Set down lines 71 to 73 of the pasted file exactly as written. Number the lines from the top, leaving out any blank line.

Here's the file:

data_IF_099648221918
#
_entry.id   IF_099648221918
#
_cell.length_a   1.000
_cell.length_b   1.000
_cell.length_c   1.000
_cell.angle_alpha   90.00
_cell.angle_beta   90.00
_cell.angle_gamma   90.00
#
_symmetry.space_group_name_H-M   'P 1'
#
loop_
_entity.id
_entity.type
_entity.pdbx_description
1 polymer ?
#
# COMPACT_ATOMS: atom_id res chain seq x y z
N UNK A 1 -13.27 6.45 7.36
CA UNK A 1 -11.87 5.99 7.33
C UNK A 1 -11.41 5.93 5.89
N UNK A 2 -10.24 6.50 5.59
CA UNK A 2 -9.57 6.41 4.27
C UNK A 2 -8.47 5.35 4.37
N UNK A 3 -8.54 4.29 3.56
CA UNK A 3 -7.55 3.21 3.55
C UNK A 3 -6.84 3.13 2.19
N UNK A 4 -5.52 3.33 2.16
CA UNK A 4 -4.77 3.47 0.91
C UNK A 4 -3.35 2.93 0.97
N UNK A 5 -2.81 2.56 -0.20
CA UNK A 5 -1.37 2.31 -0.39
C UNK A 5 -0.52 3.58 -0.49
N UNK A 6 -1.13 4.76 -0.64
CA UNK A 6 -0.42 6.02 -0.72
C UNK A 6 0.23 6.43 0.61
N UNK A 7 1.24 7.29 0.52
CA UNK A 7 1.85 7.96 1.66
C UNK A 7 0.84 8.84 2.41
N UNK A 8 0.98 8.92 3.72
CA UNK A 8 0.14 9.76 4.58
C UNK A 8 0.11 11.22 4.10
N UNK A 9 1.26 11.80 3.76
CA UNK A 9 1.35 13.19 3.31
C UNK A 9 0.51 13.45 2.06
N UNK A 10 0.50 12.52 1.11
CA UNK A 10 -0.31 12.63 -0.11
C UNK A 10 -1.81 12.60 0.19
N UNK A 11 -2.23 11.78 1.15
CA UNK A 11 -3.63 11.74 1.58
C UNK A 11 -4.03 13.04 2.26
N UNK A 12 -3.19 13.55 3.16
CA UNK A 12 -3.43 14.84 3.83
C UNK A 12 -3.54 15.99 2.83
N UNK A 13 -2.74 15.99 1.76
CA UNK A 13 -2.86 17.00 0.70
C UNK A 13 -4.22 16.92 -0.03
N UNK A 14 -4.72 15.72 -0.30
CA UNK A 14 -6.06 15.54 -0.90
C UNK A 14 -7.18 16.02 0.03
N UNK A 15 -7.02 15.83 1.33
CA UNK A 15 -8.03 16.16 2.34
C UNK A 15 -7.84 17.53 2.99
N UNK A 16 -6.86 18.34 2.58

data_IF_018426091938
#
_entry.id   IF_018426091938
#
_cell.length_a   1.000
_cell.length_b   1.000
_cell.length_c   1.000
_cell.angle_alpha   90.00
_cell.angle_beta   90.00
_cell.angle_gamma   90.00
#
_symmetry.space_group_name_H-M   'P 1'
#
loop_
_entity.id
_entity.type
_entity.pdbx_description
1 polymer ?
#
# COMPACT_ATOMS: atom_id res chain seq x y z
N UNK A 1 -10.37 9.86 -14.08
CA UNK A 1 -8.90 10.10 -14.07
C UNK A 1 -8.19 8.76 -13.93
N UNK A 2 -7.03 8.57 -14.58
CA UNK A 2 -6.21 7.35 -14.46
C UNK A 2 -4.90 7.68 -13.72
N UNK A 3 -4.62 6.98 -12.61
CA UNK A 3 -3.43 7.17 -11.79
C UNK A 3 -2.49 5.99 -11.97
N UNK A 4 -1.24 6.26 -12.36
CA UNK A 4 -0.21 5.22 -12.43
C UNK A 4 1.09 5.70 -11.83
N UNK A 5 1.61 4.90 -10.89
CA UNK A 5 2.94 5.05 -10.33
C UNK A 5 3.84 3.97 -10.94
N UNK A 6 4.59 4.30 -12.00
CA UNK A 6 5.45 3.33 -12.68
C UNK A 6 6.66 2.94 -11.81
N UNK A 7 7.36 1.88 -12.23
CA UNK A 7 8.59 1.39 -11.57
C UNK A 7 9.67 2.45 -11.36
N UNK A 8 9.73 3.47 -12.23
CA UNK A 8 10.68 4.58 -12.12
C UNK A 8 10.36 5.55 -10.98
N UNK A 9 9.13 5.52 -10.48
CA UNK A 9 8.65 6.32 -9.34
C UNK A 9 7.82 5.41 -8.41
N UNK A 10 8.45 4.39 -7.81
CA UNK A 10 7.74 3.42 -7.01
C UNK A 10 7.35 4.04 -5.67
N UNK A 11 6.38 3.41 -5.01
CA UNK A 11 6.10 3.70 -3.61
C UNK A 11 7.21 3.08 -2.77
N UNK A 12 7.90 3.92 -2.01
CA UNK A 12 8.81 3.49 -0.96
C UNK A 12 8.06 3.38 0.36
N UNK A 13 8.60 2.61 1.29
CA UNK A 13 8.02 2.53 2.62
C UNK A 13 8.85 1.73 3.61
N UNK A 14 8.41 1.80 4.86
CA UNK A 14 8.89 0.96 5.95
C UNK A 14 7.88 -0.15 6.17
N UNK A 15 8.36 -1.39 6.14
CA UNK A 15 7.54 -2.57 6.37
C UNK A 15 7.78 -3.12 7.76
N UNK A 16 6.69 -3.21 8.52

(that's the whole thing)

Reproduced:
_cell.length_a   1.000
_cell.length_b   1.000
_cell.length_c   1.000